White privilege can also be seen in the way you think. From Barbeque Becky to the white woman who called the cops on a Black man in Central Park, people know, when they mention a person is Black or Hispanic, the police are more likely to come to their aid.

Even the argument of whether it’s disrespectful to kneel during the national anthem is an example of white privilege. Black people aren’t kneeling because they hate America or the military, they’re doing it because they can’t stand for a country that has a history of oppressing Black people. If you can’t understand their reasoning, then you are privileged enough to not relate to the pain and suffering they feel every day.

Whether it’s through media or the way you’re treated, there are multiple ways people benefit from white privilege. If you can turn on your favorite television show and see numerous characters who look like you and had the same upbringing as you, that’s a privilege. If you’re able to go to a store and not be followed around as you shop, that’s a massive privilege. Even having good encounters with the police and being able to live life without worrying if someone is going to call the police on you is a privilege Black Americans wish they had.

Being white doesn’t mean you don’t work hard for everything you have. It just means more opportunities are granted to you, whether you realize it or not. There are certain things in life you’ll never have to worry about because of your race, such as having an employer tell you your hair texture isn’t professional or not receiving an interview because of your name.

Understanding the ways you or someone you know might be privileged will help you comprehend how much harder people of color have to work to achieve the same opportunities or luxuries.

Spread the Word and Donate

There are numerous ways you can help the Black community without leaving your home.

The first is to stay informed, because you can’t educate people about systemic racism if you don’t know what’s going on in the Black community. Organizations such as Black Lives Matter, National Association for the Advancement of Colored People (NAACP), and Black Visions Collective are excellent to follow and engage with on social media because they’re vocal about police brutality, are fighting to end racial discrimination, and want to see Black people prosper.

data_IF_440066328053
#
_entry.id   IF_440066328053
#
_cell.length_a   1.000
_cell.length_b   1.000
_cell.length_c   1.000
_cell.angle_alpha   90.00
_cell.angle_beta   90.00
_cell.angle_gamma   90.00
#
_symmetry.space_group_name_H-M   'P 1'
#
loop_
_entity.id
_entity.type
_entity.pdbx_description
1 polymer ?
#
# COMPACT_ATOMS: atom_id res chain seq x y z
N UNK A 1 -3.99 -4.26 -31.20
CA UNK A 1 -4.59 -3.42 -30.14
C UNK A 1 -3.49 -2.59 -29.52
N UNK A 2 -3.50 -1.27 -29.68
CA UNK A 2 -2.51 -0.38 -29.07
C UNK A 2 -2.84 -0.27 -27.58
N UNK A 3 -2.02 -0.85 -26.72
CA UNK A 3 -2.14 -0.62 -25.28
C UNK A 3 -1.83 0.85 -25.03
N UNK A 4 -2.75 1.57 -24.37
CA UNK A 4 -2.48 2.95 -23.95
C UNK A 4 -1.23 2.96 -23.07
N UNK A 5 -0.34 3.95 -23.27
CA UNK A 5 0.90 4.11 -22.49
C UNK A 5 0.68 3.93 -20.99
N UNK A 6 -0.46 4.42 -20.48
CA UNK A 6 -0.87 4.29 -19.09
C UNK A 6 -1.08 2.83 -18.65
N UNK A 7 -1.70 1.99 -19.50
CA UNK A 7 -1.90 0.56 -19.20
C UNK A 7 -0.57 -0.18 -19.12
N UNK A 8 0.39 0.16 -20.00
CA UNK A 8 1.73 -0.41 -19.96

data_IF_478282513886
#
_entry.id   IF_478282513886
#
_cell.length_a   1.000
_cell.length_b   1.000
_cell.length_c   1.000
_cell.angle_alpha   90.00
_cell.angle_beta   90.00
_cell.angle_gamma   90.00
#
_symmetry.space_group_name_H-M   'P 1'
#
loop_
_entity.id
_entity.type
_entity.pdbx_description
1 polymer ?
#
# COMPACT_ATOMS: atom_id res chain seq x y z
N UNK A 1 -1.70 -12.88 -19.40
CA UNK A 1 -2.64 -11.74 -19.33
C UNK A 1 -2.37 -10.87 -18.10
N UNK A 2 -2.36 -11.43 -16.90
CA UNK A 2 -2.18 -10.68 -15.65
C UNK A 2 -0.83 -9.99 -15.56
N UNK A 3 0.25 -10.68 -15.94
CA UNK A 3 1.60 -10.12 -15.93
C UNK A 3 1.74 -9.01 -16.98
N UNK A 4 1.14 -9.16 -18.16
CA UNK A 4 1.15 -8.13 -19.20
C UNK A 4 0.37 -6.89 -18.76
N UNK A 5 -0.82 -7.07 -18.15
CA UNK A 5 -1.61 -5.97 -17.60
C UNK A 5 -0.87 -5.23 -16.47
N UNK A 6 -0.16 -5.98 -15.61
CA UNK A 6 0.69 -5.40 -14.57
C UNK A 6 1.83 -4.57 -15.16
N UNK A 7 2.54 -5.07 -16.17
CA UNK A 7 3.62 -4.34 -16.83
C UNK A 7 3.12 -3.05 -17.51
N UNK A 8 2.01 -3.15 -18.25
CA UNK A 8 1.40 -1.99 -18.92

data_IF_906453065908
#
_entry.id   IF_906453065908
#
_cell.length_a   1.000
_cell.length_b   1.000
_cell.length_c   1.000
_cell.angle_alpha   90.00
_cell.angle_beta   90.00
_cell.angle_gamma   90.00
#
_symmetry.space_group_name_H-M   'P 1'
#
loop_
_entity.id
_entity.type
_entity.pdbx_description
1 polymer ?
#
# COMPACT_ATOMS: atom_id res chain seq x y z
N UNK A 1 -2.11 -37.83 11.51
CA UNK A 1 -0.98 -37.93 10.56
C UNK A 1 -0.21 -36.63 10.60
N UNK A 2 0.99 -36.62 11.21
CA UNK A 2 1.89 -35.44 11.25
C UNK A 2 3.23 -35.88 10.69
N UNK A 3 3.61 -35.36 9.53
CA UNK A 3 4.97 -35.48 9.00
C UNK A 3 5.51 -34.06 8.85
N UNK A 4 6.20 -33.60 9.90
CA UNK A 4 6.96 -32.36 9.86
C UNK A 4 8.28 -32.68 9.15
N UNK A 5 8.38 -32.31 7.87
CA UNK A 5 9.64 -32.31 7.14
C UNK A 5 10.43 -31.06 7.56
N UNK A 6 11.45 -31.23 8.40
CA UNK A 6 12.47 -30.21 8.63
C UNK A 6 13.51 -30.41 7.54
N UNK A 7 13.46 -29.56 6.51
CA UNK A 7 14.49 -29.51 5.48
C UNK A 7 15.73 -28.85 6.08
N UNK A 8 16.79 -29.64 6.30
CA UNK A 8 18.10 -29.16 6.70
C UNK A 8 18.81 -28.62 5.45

If you can’t join a protest, you can support protesters by sharing their stories to remind people how powerful our voices can be. The Civil Rights Movement wouldn’t have been successful if thousands of people didn’t support it and spread the message.

You can also help spread the message by reposting and sharing posts or videos from activists, telling your peers about organizations to donate to, such as The Bail Project, NAACP Legal Defense Fund and Reclaim the Block, signing petitions and supporting Black-owned businesses.

Also, don’t be afraid to call people out when they use racial slurs or say something that’s racially insensitive. Racism won’t end until people are able to change their way of thinking and make an effort to grow and educate themselves about the history behind the hurtful words they’re saying.

The fight for justice never ends, so it’s important to speak up each and every day. We need you to show your support, even when things look like they are getting better. Supporting Black lives shouldn’t be a trend you’re following because everyone else is doing it. It should be something you’re passionate about.

We know all life matters. But, right now, we need to feel like Black Lives Matter, too.